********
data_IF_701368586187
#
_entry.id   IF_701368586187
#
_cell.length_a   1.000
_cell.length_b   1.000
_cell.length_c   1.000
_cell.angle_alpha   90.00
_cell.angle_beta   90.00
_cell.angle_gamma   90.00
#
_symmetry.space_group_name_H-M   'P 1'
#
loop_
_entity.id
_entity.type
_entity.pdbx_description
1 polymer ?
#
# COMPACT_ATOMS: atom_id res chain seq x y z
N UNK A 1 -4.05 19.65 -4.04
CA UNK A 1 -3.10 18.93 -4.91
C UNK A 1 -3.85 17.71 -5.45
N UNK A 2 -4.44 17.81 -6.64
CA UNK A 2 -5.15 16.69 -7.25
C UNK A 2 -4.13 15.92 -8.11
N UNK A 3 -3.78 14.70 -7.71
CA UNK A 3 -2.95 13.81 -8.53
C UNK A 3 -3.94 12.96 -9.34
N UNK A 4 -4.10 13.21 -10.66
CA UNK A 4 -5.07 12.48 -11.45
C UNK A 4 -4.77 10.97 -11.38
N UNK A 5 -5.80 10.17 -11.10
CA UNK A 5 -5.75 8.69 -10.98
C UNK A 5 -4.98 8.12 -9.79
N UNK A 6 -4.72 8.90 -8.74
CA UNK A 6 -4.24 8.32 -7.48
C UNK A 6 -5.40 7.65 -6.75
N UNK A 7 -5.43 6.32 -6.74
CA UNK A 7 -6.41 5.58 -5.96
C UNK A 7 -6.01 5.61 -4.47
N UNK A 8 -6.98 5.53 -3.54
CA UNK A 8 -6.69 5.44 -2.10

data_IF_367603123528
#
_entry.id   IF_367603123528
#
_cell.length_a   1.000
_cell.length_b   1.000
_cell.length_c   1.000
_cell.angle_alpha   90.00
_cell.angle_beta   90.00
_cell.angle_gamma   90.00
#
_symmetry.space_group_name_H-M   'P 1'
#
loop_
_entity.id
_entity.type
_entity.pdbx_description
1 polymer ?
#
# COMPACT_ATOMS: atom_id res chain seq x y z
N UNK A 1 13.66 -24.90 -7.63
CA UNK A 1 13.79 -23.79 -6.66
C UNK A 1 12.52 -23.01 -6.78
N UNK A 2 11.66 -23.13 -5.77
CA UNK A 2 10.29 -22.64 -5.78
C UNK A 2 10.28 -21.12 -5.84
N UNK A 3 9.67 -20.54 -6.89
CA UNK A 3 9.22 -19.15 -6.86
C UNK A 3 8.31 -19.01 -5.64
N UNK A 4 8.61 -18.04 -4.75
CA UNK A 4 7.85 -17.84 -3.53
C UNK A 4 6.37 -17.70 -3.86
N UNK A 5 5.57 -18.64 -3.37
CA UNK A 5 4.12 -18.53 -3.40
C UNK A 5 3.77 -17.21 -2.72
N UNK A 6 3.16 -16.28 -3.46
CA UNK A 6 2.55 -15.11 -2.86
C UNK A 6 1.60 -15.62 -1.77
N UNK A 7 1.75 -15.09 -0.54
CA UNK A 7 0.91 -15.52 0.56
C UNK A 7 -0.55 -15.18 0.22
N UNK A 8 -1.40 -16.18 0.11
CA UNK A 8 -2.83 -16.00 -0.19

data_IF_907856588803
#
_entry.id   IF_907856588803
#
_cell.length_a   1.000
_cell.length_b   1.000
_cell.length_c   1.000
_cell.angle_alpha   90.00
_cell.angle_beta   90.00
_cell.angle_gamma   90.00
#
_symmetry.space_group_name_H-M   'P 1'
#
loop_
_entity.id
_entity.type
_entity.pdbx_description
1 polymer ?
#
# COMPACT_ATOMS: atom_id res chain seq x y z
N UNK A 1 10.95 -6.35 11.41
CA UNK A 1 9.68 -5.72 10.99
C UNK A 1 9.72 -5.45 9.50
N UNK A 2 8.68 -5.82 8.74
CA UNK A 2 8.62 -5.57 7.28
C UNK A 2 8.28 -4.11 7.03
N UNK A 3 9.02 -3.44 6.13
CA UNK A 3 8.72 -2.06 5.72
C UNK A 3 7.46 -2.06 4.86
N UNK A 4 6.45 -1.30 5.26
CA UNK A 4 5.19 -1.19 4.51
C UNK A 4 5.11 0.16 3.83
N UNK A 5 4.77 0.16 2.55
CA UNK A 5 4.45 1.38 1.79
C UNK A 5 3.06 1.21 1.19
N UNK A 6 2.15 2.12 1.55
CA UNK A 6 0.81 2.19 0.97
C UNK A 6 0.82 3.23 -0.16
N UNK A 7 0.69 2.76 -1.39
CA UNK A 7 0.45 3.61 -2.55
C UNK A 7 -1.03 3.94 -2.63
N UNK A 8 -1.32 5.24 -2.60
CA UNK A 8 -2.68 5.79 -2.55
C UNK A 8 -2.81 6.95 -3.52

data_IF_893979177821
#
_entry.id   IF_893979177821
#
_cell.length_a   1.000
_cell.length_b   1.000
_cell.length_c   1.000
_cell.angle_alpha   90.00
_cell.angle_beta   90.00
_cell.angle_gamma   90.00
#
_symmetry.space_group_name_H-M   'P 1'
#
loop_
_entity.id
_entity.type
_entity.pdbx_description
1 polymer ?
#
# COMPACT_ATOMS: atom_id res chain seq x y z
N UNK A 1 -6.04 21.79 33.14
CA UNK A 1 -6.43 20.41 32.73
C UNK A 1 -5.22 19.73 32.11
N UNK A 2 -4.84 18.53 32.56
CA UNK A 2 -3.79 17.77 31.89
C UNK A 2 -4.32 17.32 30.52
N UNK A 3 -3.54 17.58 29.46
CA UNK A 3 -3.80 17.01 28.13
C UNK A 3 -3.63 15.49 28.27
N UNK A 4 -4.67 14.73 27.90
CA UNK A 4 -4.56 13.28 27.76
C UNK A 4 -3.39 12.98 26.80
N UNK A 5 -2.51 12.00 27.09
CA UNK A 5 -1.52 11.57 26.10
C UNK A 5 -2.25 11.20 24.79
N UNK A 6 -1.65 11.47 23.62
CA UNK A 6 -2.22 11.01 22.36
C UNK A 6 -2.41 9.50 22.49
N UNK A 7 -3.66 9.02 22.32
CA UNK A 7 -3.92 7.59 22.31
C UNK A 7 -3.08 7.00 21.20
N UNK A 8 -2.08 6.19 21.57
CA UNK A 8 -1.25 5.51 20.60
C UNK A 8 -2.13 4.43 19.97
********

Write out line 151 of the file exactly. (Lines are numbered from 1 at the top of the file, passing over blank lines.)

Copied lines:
N UNK A 1 -6.04 21.79 33.14